Gibson et al v. Ecoquest, Inc. et al

Filing 67

OPINION and ORDER granting 20 Motion to Transfer. Pursuant to 28 U.S.C. sec. 1404(a), the Clerk is directed to transfer all claims against defendant Carnival Corporation to the U.S. District Court for the Southern District of Florida. All claims against the remaining defendants remain before this court (U.S. District Court for the District of Puerto Rico). Signed by US Magistrate Judge Bruce J. McGiverin on July 5, 2017. (McGiverin, Bruce)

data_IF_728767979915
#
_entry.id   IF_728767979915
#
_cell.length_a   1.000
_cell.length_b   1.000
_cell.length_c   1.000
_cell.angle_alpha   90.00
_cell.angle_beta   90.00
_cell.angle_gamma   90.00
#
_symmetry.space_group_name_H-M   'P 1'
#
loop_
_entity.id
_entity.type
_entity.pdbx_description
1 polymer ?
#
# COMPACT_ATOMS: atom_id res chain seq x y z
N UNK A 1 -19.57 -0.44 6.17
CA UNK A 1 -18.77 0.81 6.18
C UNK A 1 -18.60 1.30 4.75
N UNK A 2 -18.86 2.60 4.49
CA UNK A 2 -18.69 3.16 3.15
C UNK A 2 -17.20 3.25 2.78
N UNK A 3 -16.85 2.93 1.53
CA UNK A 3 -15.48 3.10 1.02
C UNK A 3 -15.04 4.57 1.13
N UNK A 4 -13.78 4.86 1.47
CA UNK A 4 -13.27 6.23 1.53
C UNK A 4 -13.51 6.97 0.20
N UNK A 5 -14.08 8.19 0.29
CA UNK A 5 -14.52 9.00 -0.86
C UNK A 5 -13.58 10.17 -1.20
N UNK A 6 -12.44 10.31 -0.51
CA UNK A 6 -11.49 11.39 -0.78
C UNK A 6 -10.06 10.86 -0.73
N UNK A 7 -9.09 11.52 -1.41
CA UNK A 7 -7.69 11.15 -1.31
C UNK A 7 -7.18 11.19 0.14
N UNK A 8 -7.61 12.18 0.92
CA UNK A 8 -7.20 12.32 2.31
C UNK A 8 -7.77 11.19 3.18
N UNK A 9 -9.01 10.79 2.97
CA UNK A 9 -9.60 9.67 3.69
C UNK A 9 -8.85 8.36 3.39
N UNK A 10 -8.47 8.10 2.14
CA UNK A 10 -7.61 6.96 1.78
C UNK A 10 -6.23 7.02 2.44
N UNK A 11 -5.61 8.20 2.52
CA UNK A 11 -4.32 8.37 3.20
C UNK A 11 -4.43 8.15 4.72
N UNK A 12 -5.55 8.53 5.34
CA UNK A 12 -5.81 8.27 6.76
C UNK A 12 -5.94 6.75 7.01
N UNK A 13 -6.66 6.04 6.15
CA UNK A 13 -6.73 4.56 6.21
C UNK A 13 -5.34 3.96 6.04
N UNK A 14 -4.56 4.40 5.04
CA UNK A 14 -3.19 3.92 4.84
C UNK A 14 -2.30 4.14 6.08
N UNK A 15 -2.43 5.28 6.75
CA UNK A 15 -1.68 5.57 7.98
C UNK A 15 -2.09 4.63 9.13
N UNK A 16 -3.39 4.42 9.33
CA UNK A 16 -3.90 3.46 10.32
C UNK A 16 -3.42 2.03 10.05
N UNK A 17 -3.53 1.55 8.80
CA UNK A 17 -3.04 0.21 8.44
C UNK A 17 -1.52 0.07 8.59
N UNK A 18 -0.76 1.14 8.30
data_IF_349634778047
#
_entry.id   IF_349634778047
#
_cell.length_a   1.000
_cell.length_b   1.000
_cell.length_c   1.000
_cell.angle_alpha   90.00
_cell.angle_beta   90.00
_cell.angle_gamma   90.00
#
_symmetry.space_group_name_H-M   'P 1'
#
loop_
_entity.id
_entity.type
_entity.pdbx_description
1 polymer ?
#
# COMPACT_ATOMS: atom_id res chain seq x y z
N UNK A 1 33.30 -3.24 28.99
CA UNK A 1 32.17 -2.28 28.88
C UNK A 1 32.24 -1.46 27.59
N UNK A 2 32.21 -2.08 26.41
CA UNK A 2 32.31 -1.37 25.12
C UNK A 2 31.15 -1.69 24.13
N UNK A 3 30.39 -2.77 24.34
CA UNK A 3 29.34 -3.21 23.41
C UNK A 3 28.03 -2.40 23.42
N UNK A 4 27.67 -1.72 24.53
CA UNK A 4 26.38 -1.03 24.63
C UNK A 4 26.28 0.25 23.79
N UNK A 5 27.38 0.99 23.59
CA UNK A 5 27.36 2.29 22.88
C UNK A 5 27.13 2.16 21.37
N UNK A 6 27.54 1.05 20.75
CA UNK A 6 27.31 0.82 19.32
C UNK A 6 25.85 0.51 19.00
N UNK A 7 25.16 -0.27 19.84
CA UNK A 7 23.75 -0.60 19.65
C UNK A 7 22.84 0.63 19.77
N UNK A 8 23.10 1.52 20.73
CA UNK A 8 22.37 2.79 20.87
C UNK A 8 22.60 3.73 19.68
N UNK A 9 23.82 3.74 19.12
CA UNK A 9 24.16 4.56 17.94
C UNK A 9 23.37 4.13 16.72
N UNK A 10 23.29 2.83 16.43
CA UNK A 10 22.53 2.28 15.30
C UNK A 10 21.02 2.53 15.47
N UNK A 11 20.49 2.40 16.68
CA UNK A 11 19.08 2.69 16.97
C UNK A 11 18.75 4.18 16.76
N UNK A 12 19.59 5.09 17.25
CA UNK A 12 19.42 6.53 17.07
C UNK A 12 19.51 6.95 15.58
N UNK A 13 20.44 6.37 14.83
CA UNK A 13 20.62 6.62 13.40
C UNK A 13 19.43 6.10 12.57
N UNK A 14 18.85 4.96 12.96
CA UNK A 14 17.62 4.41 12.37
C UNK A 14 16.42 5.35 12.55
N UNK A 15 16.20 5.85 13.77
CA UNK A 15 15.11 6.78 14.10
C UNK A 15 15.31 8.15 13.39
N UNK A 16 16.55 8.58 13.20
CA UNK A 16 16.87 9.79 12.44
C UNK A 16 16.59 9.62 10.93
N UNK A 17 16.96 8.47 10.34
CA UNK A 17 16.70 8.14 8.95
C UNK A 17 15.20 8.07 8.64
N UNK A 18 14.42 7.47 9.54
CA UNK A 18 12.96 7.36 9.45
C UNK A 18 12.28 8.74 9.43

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IN THE UNITED STATES DISTRICT COURT FOR THE DISTRICT OF PUERTO RICO JESSICA GIBSON, et al., Plaintiffs, v. Civil No. 16-2702 (BJM) ECOQUEST, INC., ECOQUEST ADVENTURES AND TOURS, et al., Defendants. OPINION AND ORDER Jessica Gibson, individually and as personal representative of the estate of Marsha Boekeloo (deceased), Brandon Boekeloo, and Terry Boekeloo (collectively “plaintiffs”) brought this suit against Ecoquest, Inc., EcoQuest Adventures and Tours (“Ecoquest”), Hacienda Campo Rico, Inc. (“Campo Rico”), Primfe Insurance Company, Carnival Corporation (“Carnival”), and the Insurance Company of the State of Pennsylvania (collectively “defendants”). Docket No. 1 (“Compl.”). Plaintiffs allege negligent operation of a zipline system by Ecoquest, negligent instruction of safety checks to the deceased by Ecoquest and Campo Rico, strict liability in operating the inherently dangerous zipline activity, and negligent misrepresentation and hiring by Carnival. Plaintiffs seek damages for survivorship and wrongful death claims. Id. Carnival moved to dismiss, or transfer the case, pursuant to a forum-selection clause. Docket Nos. 20, 30. Plaintiffs opposed, arguing that the contract containing the forum-selection clause may not be considered at this stage, and that the clause is unenforceable. Docket No. 25. This case is before me on consent of the parties. Docket Nos. 48, 50. For the reasons set forth below, Carnival’s motion to transfer is GRANTED. APPLICABLE STANDARD In Atlantic Marine Co., Inc. v. U.S. District Court, 134 S. Ct. 568, 580 (2013), “the Supreme Court held that when parties have agreed to a valid forum-selection clause, that Gibson, et al. v. Ecoquest, Inc., et al., Civil No. 16-2702 (BJM) 2 clause should be given controlling weight in all but the most exceptional cases, and a district court should ordinarily transfer the case to the forum specified in that clause.” Caribbean Rests., LLC v. Burger King Corp., 23 F. Supp. 3d 70, 75 (D.P.R. 2014). 28 U.S.C. § 1404(a) provides that “[f]or the convenience of parties and witnesses, in the interest of justice, a district court may transfer any civil action to any other district or division where it might have been brought or to any district or division to which all parties have consented.” The Supreme Court has held that § “1404(a) is merely a codification of the doctrine of forum non conveniens for the subset of cases in which the transferee forum is within the federal court system; in such cases, Congress has replaced the traditional remedy of outright dismissal with transfer.” Atlantic Marine, 134 S. Ct. at 580. In the First Circuit, a motion to dismiss based on a forum-selection clause is treated “as a motion alleging the failure to state a claim for which relief can be granted under Rule 12(b)(6).” Claudio-De Leon v. Sistema Universitario Ana G. Mendez, 775 F.3d 41, 46 (1st Cir. 2014) (quoting Rivera v. Centro Médico de Turabo, Inc., 575 F.3d 10, 15 (1st Cir. 2009)). Carnival filed such a motion here, but alternatively requested a transfer under § 1404(a). Although the Supreme Court “explicitly declined to express a view as to whether a Rule 12(b)(6) motion is a proper alternative” to enforce a forum-selection clause, its holding in Atlantic Marine is “emphatic that a motion to transfer under Section 1404(a) was the appropriate mechanism” when the chosen forum is within the federal system. Caribbean Rests, 23 F. Supp. 3d at 75. Accordingly, “the court will now treat . . . [Carnival]’s motion as a motion to transfer under Section 1404(a) and analyze its request under the standard set forth in Atlantic Marine.” Id.; see also Diaz Morales v. Royal Caribbean Cruises, Ltd., 419 F. Supp. 2d 97, 101 (D.P.R. 2006) (defendant’s motion to dismiss denied and case transferred to a district court in Florida, the appropriate venue). BACKGROUND The following facts are drawn from the allegations in the complaint, Carnival’s motion to dismiss or transfer, and plaintiffs’ opposition to Carnival’s motion to dismiss, as Gibson, et al. v. Ecoquest, Inc., et al., Civil No. 16-2702 (BJM) 3 well as the ticket contract referenced in Carnival’s motion. Docket Nos. 1, 20, 25, 30. In January 2015, plaintiffs and the deceased paid for a vacation cruise on the vessel Carnival Breeze, a cruise ship owned, operated, and maintained by Carnival. Compl. ¶¶ 14–15. Later in 2015, plaintiffs and the deceased reviewed shore excursions offered on Carnival’s website, and paid for a shore excursion named “Hidden Paradise Zipline Adventure,” which was advertised as a Carnival Shore Ex-Staff “Top Pick.” Id. ¶ 18. In October 2015, plaintiffs and the deceased boarded the Carnival Breeze as farepaying passengers. Id. ¶ 20. When plaintiffs and the deceased went onboard, Carnival provided them with tickets for the excursions purchased through Carnival, but did not provide any brochures or other information about the excursion operator or its safety record with zipline tours. Id. ¶ 21. Plaintiffs further allege that Ecoquest and Campo Rico had been the subject of several claims of zipline accidents and injuries, and Carnival knew or should have known of such claims. Id. The Ticket Contract entered into between Carnival and plaintiffs (including the deceased) contained a forum-selection clause, providing that the United States District Court for the Southern District of Florida shall be the exclusive forum to litigate claims against Carnival. Docket No. 20 at 3. Paragraph 13(c) of the Ticket Contract provides: Except as provided in Clause 13 (d) below, it is agreed by and between the Guest and Carnival that all disputes and matters whatsoever arising under, in connection with or incident to this Contract or the Guest’s cruise, including travel to and from the vessel, shall be litigated, if at all, before the United States District Court for the Southern District of Florida in Miami, or as to those lawsuits that lack subject matter jurisdiction, before a court located in Miami-Dade County, Florida, U.S.A., to the exclusion of any other county, state, or country. Docket No. 20-1 at 11. Ecoquest alleges that “plaintiffs executed a release and waiver which exonerates Ecoquest for the claims and/or damages asserted in the Complaint.” Gibson, et al. v. Ecoquest, Inc., et al., Civil No. 16-2702 (BJM) 4 Docket No. 23 at 10. According to plaintiffs, this release contains the following provision in Paragraph 6: In the event I file a lawsuit against [Ecoquest Adventures and Tours], I agree to do so solely in the Island of Puerto Rico, and I further agree that the substantive law of Puerto Rico shall apply in that action without regard to the conflict of law rules of that Island. I agree that if any portion of this agreement is found to be void or unenforceable, the remaining portions shall remain in full force and effect. Docket No. 25 at 6. After plaintiffs and the deceased were transported to Hacienda Campo Rico for the zipline adventure, the agents and employees of Ecoquest, Campo Rico, or both, gave plaintiffs and the deceased instructions for using the harnesses and equipment for the zipline adventure. Id. ¶¶ 22–23. Plaintiffs allege that the agents and employees of Ecoquest and/or Campo Rico negligently operated the zipline system, negligently connected the zipline harnesses for the deceased, and negligently supervised riders in using their zipline system. Id. ¶ 24. As a result, at just a few feet from the starting point of the zipline, the deceased’s harness disconnected from the harness of the zipline, and she fell approximately 25-40 feet, causing her death. Id. ¶ 25. DISCUSSION Carnival contends that the suit must be dismissed pursuant to Rule 12(b)(6) of the Federal Rules of Civil Procedure per the broad, presumptively enforceable forum-selection clause, or transferred pursuant to 28 U.S.C. § 1404(a). Carnival argues that although the contract is outside the facts and evidence referenced in the complaint, the court may consider the contract because it is central to plaintiffs’ tort claims. Docket No. 30 at 1–2. Carnival further contends that plaintiffs and the deceased accepted the terms and condition of the ticket contract, and the forum-selection clause is not a product of fraud or coercion. Docket No. 20 at 3, 7. Carnival adds that plaintiffs have not met their “burden of showing Gibson, et al. v. Ecoquest, Inc., et al., Civil No. 16-2702 (BJM) 5 that public-interest factors overwhelmingly disfavor a transfer,” and that the interest of justice favors enforcing the parties’ contractual choice of forum. Docket No. 20 at 9–10. On separate grounds, Carnival contends that plaintiffs’ claim for negligent misrepresentation and negligent hiring should be dismissed because plaintiffs failed to plead the requisite elements with sufficient particularity, and improperly seek to impose heightened duties of care upon Carnival. Docket No. 20 at 11–14. I. Forum-selection clause Federal courts have long enforced forum-selection clauses because such clauses “are prima facie valid and should be enforced unless enforcement is shown by the resisting party to be ‘unreasonable’ under the circumstances.” Rivera, 575 F.3d at 18 (quoting M/S Bremen v. Zapata Off–Shore Co., 407 U.S. 1, 10 (1972)). Under the Bremen analysis, “the burden of proof is on the party opposing the enforcement of the forum selection clause.” Carter’s of New Bedford, Inc. v. Nike, Inc., 790 F.3d 289, 292 (1st Cir. 2015) (citing Bremen, 407 U.S. at 17 (“the party arguing that a forum-selection clause is inapplicable bear[s] a heavy burden of proof”) (internal quotation marks omitted)). Courts enforce a forum selection clause “absent a strong showing that it should be set aside.” Bremen, 407 U.S. at 15. A strong showing can exist where (1) the clause is the product of fraud or overreaching; (2) enforcement is unreasonable and unjust; (3) the enforcement of the clause would render the proceedings gravely difficult and inconvenient to the point of practical impossibility; or (4) enforcement contravenes a strong public policy of the forum in which suit is brought, whether declared by statute or judicial decision. Huffington v. T.C. Grp., Inc., 637 F.3d 18, 23 (1st Cir. 2011). Plaintiffs initially argue that Carnival’s motion is procedurally improper because Carnival did not file a summary judgment motion, and that the ticket contract has not been properly authenticated. Docket No. 25. But “a motion for summary judgment is not the proper procedural vehicle to rely upon when determining whether venue is proper pursuant to a forum selection clause.” Smith v. Lucent Techs., Inc., No. 02 - 0481, 2004 U.S. Dist. Gibson, et al. v. Ecoquest, Inc., et al., Civil No. 16-2702 (BJM) 6 LEXIS 4074, at *2 n.1 (E.D. La. Mar. 15, 2004) (citing Hanson Eng’rs Inc. v. UNESCO, 64 F. Supp. 2d 797, 799 (C.D. Ill. 1999)). Moreover, the First Circuit has recognized an exception to the general rule that review at this stage is limited to the allegations in the complaint: “the district court, may consider ‘documents the authenticity of which are not disputed by the parties,’ ‘documents central to plaintiffs’ claim,’ and ‘documents sufficiently referred to in the complaint.’” Claudio-De Leon, 775 F.3d at 46 (quoting Rivera, 575 F.3d at 15). Since Carnival has attached the affidavit of Maria Romero to authenticate the ticket contract, and since plaintiffs have not proffered any evidence to dispute this issue, Carnival has met the authenticity requirement. Docket No. 30, Exhibit A. See Laasko v. Xerox Corp., 566 F. Supp. 2d 1018, 1021 (C.D. Cal. 2008) (“To properly authenticate documents used to support a motion, a party must attach the documents as exhibits to an affidavit made by a person through whom the exhibits could be admitted into evidence at trial.”) (citing Orr v. Bank of America, NT & SA, 285 F.3d 764, 773-74 (9th Cir. 2002)). Also, the ticket contract is a document central to determining Carnival’s liability for the tort claims raised in the complaint. See Claudio-De Leon, 775 F.3d at 46. Moving on, in determining the enforceability of a forum-selection clause, the First Circuit has established a “reasonable communicativeness” standard, in which the court makes two threshold inquiries. See Hoekstra v. Caribbean Cruises, Ltd., 360 F. Supp. 2d 362, 366 (D.P.R. 2005). First, a court must examine the facial clarity of the ticket contract and determine whether its language and appearance make the relevant provisions sufficiently obvious and understandable. Id. “The second prong focuses on the ‘circumstances of the passenger possession and familiarity with the ticket,’ which involves scrutiny of any extrinsic factors indicating the passenger’s ability to become meaningfully informed of the contractual terms at stake.” Id. (citing Shankles v. Costa Armatori, 722 F.2d 861, 864–866 (1st Cir. 1983); Lousararian v. Royal Caribbean Corp., 951 F.2d 7, 8– 9 (1st Cir. 1991)). Gibson, et al. v. Ecoquest, Inc., et al., Civil No. 16-2702 (BJM) 7 With respect to the first threshold question, the language used in the forumselection clause is not overly technical and is relatively straightforward––providing that “all disputes whatsoever arising under, in connection with or incident to this contract or the Guest’s cruise . . . shall be litigated, if at all, before the United States District Court for the Southern District of Florida in Miami, . . . to the exclusion of any other county, state, or country.” Docket No. 20 at 4. Terms such as “shall” and “exclusion” make this forumselection clause mandatory. See Rivera, 575 F.3d at 17 n.5 (“typical mandatory terms” include “shall,” “exclusive,” “only,” or “must”); Silva v. Encyclopedia Britannica Inc., 239 F.3d 385, 388 n.6 (1st Cir. 2001) (“exclusive jurisdiction” in the context of a forumselection clause “refers to the intent of the parties [to have the court decline jurisdiction] rather than the actual power of the court”). Moreover, the First Circuit has generally held that the forum-selection clause invites a broad application when its language does not explicitly limit the clause to contract-based claims, and essentially covers any claim or dispute. See Huffington 637 F.3d at 20–23 (“[f]orum selection clauses using embracing language are common and have usually been construed broadly”). Here, the phrases “arising under, in connection with or incident to,” are sufficiently broad to encompass the negligence claims raised by plaintiffs, which bear some relation to the cruise trip. And because the “applicability of a forum selection clause does not depend on the nature of the underlying action,” plaintiffs’ noncontract-based, tort claims are within the scope of the forum-selection clause. Rivera, 575 F.3d at 19. Finally, the forum-selection clause appears in text appearing as large as the text in other portions of the ticket contract, and the clause appears not too far from a bolded heading alerting the parties to the contract about the agreed-upon venue for disputes. See Hoekstra, 360 F. Supp. 2d at 366. Thus, the ticket contract meets the first prong of the “reasonable communicativeness” test. See id. Similarly, the second threshold prong of the “reasonable communicativeness” test focuses on the passengers’ possession and familiarity with the ticket. When the terms and Gibson, et al. v. Ecoquest, Inc., et al., Civil No. 16-2702 (BJM) 8 conditions of a ticket contract have been reasonably communicated to the passenger, “courts have uniformly held that the passenger is bound by the limitations clause even though the passenger may not have read the contract.” Coleman v. Norwegian Cruise Lines, 753 F. Supp. 1490, 1495 (W.D. Mo. 1991) (citing Barbachym v. Costa Line, Inc., 713 F.2d 216, 220 (6th Cir. 1983)). Here, Carnival has submitted an affidavit attesting that plaintiffs and the deceased accepted and acknowledged the terms and conditions of the ticket contract. Docket No. 30, Exhibit A. Since plaintiffs do not make any allegation that the clause was the result of fraud or overreaching, and nothing in the record suggests that the clause is part of an unconscionable contract of adhesion, or that it is “so coercive and onesided as to have prevented the plaintiff from agreeing to its terms voluntarily,” I find the clause valid. PK’s Landscaping v. New Eng. Tel. & Tel. Co., 128 N.H. 753, 756 (1986). Plaintiffs’ argument that they were not sophisticated parties to negotiate the terms and conditions of the contract also fails because the Bremen Court rejected the argument that “nonnegotiated forum-selection clause in a form ticket contract is never enforceable simply because it is not the subject of bargaining.” Carnival Cruise Lines v. Shute, 499 U.S. 585, 593 (1991) (citing Bremen, 407 U.S. at 12–13). Rather, plaintiffs are “required to abide by the terms of a contractual obligation [they] freely and voluntarily undertook and assume the foreseeable consequences of [their] decision.” Antilles Cement Corp. v. Aalborg Portland A/S, 526 F. Supp. 2d 205, 210 (D.P.R. 2007). To preclude enforcement of a valid forum-selection clause, “it should be incumbent on the party seeking to escape his contract to show that trial in the contractual forum will be so gravely difficult and inconvenient that he will for all practical purposes be deprived of his day in court.” Bremen, 407 U.S. at 18. Plaintiffs attempt to meet this burden by asserting that the event that caused the death of Martha Boekeloo took place in Puerto Rico, and the necessary fact witnesses reside in Puerto Rico. Docket No. 25 at 5–6. “Although there is some inherent inconvenience in any party having to litigate its claims in a foreign forum, Florida is not a remote forum with regard to Puerto Rico since it is easily accessible Gibson, et al. v. Ecoquest, Inc., et al., Civil No. 16-2702 (BJM) 9 by a relatively short flight from the island.” Diaz Morales, 419 F. Supp. 2d at 101; see also De La Mota Estrella v. Royal Caribbean Cruise Lines, Inc., No. 05-1475(PG), 2006 U.S. Dist. LEXIS 64922, at *12–13 (D.P.R. 2006) (Miami is an accessible forum for parties from Puerto Rico, and the forum-selection clause does not impose a heavy burden upon plaintiffs). Indeed, because plaintiffs are residents of New Mexico, Compl. ¶ 1, it cannot be said that “the balance of convenience was ‘strongly’ in favor of litigation in” Puerto Rico. Bremen, 407 U.S. at 18. And even if transfer would bring any additional burden or inconvenience to some parties or witnesses, those inconveniences were “foreseeable at the time of contracting.” De La Mota Estrella, 2006 U.S. Dist. LEXIS 64922, at *12–13. “As to the availability of non-party witnesses who may not be within the reach of the Florida district court’s subpoena power, the federal rules provide a mechanism that allows the litigation to continue its course in accordance with the parties’ intent as expressed in the contract.” Gonzalez v. Avatar Realty, Inc., 177 F. Supp. 2d 101, 105 (D.P.R. 2001) (citing Bremen, 407 U.S. at 17-18). Despite potential inconveniences, the court must still “weigh all of the factors identified in § 1404(a), giving careful consideration to a forum selection clause where one is present.” Home Prods. Int’l v. PeopleSoft USA, Inc., 201 F.R.D. 42, 49-50 (D. Mass. 2001) (inconvenience “should be weighed against clear terms of a forum selection clause”). “In light of the contract’s forum selection clause and absent overwhelming proof of inconvenience,” the enforcement of the forum-selection clause would not gravely or unduly inconvenience plaintiffs, so as to deprive them of their day in court. Gonzalez, 177 F. Supp. 2d at 105–06. Plaintiffs next suggest that a transfer would offend public policy. Docket No. 25 at 7. The court must consider whether strong public policy is contravened by the enforcement of the forum-selection clause, “whether declared by statute or by judicial decision.” Claudio-de León, 775 F.3d at 49 (citing Bremen, 407 U.S. at 15, 18). Here, however, “extremely strong public policy concerns urge the enforcement of such clauses.” Banco Gibson, et al. v. Ecoquest, Inc., et al., Civil No. 16-2702 (BJM) 10 Popular v. Airborne Grp. PLC, 882 F. Supp. 1212, 1215 (D.P.R. 1995). “As a corollary to the liberty of contract contemplated in the Puerto Rico Civil Code, the parties can agree in advance to a specified forum capable of resolving their disputes.” Id. (quoting Grissom v. Colotti, 644 F. Supp. 903, 904 (D.P.R. 1986)). Additionally, “a clause establishing ex ante the forum for dispute resolution has the salutary effect of dispelling any confusion about where suits arising from the contract must be brought and defended, sparing litigants the time and expense of pretrial motions to determine the correct forum and conserving judicial resources that otherwise would be devoted to deciding those motions.” See Shute, 499 U.S. at 593–94 (citing Stewart Org., Inc. v. Ricoh Corp., 487 U.S. 22, 33 (1988) (concurring opinion)). Besides the public interest in respecting the legitimate expectations of parties when they have entered into a contract, the Supreme Court has provided a list of relevant public interest factors––including (1) the administrative difficulties flowing from court congestion; (2) the local interest in having localized controversies decided at home; (3) the interest in having the trial of a case conducted in a forum that is at home with the governing law; (4) the avoidance of unnecessary problems in conflict of laws or in the application of foreign law; and (5) the unfairness of imposing jury duty on citizens in an unrelated forum. See Piper Aircraft Co. v. Reyno, 454 U.S. 235, 241 n.6 (1981). As to the first factor, the “District Court of Puerto Rico has one of the most congested criminal and civil dockets in the nation.” Miranda-Lopez v. Figueroa-Sancha, 943 F. Supp. 2d 276, 279 (D.P.R. 2013); see also Marquez v. Drugs Unlimited, Inc., 737 F. Supp. 2d 66, 68 (D.P.R. 2010) (“In this extremely congested district, both on the civil and criminal dockets, it is . . . extremely important for the court to effectively manage its caseload.”). As to the second factor, since Carnival is a foreign corporation headquartered in Florida, letting the Southern District of Florida exercise its jurisdiction is not offensive to any public policy of Puerto Rico. Compl. ¶ 3. As to the third factor, while it is true that plaintiffs’ claims against Ecoquest and Hacienda Campo Rico Inc. are more likely to be Gibson, et al. v. Ecoquest, Inc., et al., Civil No. 16-2702 (BJM) 11 governed by Puerto Rico law, the parties agree that plaintiffs’ claims against Carnival are to be governed by federal maritime law. Docket No. 20 at 4; Docket No. 25 at 6. Regarding the disputes between plaintiffs and Carnival, the balance does not overwhelmingly favor Puerto Rico as a forum. By the same token, transferring only the claims against Carnival to the Southern District of Florida would render moot plaintiffs’ argument relative to the conflict of laws and their objection to the lack of personal jurisdiction of a Florida court over the Puerto Rico defendants. Thus, as to the claims against Carnival, there is no public policy that overwhelmingly favors the forum of Puerto Rico, and the plaintiffs have failed to overcome the presumptive enforceability of the forum-selection clause. II. Dismissal for failure to state a claim Carnival contends that the negligence claims are not properly pled with sufficient particularity, and should be dismissed under Federal Rules of Civil Procedure 12(b)(6). Docket No. 20 at 7; Docket No. 30 at 9. Since the forum-selection clause allows for disputes between plaintiffs and Carnival to be litigated and decided only by the District Court for the Southern District of Florida, the issue of whether the complaint states a claim against Carnival should be decided by that forum, and I express no view whatsoever on this issue. See Hernandez-Rivera v. Carnival Corp., No. 06-2057, 2008 U.S. Dist. LEXIS 28768, at *13–14 (D.P.R. 2008) (after court found forum-selection clause valid, court set aside “those unresolved issues aside for the appropriate court to decide”). III. Transfer of the case, or only the claims against Carnival? Having determined the enforceability of the forum-selection clause, the court now faces a situation where venue is proper for some defendants but not others. “The Court must take one of three steps: dismiss the case against those defendants [to whom venue is improper], transfer the entire case to a venue that would be proper as to all defendants, or sever the defendants for which venue is improper and transfer those cases. Am. Water Works Co. v. Util. Workers Local 423, No. 11-CV-1462-WJM, 2011 U.S. Dist. LEXIS 108918, at *8 (D.N.J. 2011) (citing Cottman Transmission Sys. v. Martino, 36 F.3d Gibson, et al. v. Ecoquest, Inc., et al., Civil No. 16-2702 (BJM) 12 291, 292 (3d Cir. 1994)); 15 Charles Alan Wright, et al., Federal Practice and Procedure § 3827 (4th ed. 2015) (“If venue is proper for some defendants but improper for others, the district court has wide discretion.”). The Southern District of Florida is an improper venue for Ecoquest and Hacienda Campo Rico Inc. because “[n]one of the three subsections of section 1391(a) are pertinent here.” Stars for Art Prod. FZ, LLC v. Dandana, LLC, 806 F. Supp. 2d 437, 448 (D. Mass. 2011). Under this statute, [a] civil action wherein jurisdiction is founded only on diversity of citizenship may, except as otherwise provided by law, be brought only in (1) a judicial district where any defendant resides, if all defendants reside in the same State, (2) a judicial district in which a substantial part of the events or omissions giving rise to the claim occurred, or a substantial part of the property that is the subject of the action is situated, or (3) a judicial district in which any defendant is subject to personal jurisdiction at the time the action is commenced, if there is no district in which the action may be otherwise brought. 28 U.S.C. § 1391(a). Subsection (a)(1) does not establish proper venue because neither Ecoquest nor Campo Rico is a resident of Florida. Compl. ¶ 6. Subsection (a)(2) does not apply because the events or omissions giving rise to plaintiffs’ claims occurred in Puerto Rico, outside the Southern District of Florida. Id. Finally, subsection (a)(3) is inapplicable here because the District of Puerto Rico is clearly one of such “districts in which the action may be otherwise brought” for Ecoquest and Campo Rico, i.e., the Southern District of Florida is not the only district where an action can be brought. Since the Southern District of Florida is not a proper venue for Ecoquest and Campo Rico, “[t]ransferring the entire case is out of the question.” Am. Water Works Co., 2011 U.S. Dist. LEXIS 108918, at *8. Therefore, the court “determines that it would be in the interest of justice to sever and transfer the claims against the Out-of-State [defendant].” Fuller v. FCI Manchester Health Serv., No. 12-7025 (NLH), 2016 U.S. Dist. LEXIS 40062, at *22 (D.N.J. 2016); see also In re Rolls Royce Corp., 775 F.3d 671, 681 (5th Cir. 2014) Gibson, et al. v. Ecoquest, Inc., et al., Civil No. 16-2702 (BJM) 13 (when case involves multiple defendants, and some but not all parties agreed to a forum selection clause, court may sever the claims against party who entered into forum-selection clause and transfer those claims to the forum selected by the parties to the contract). Plaintiffs object to the severance of claims, arguing that it would create two federal court proceedings and public interest would be disserved. Docket No. 25 at 6. But the possibility of multiple parallel proceedings was a contingency entirely foreseeable to plaintiffs when they agreed to the forum-selection clause. See St., Sound Around Elecs., Inc. v. M/V Royal Container, 30 F. Supp. 2d 661, 663 (S.D.N.Y. 1999) (citing Bremen, 407 U.S. at 18–19). “Refusing to enforce a forum selection clause on this basis would undermine whatever measure of certainty such clauses bring” to cruise trip transactions, “in which they are commonly employed.” Id. Finally, retaining jurisdiction over Ecoquest and Campo Rico resolves the choice-of-law problem raised by plaintiffs as a result of the alleged release signed between plaintiffs and Ecoquest, providing that Puerto Rico law would apply. Docket No. 25 at 6. Severing the claims would allow the Southern District of Florida to exercise its appropriate jurisdiction over Carnival, and the District of Puerto Rico to do so over defendants subject to personal jurisdiction in Puerto Rico. CONCLUSION For the foregoing reasons, the claims against Carnival will be SEVERED from this action, and the Clerk of the Court shall TRANSFER the claims against Carnival to the United States District Court for the Southern District of Florida. This court retains jurisdiction over the claims against all other defendants. IT IS SO ORDERED. In San Juan, Puerto Rico, this 5th day of July 2017. S/Bruce J. McGiverin BRUCE J. MCGIVERIN United States Magistrate Judge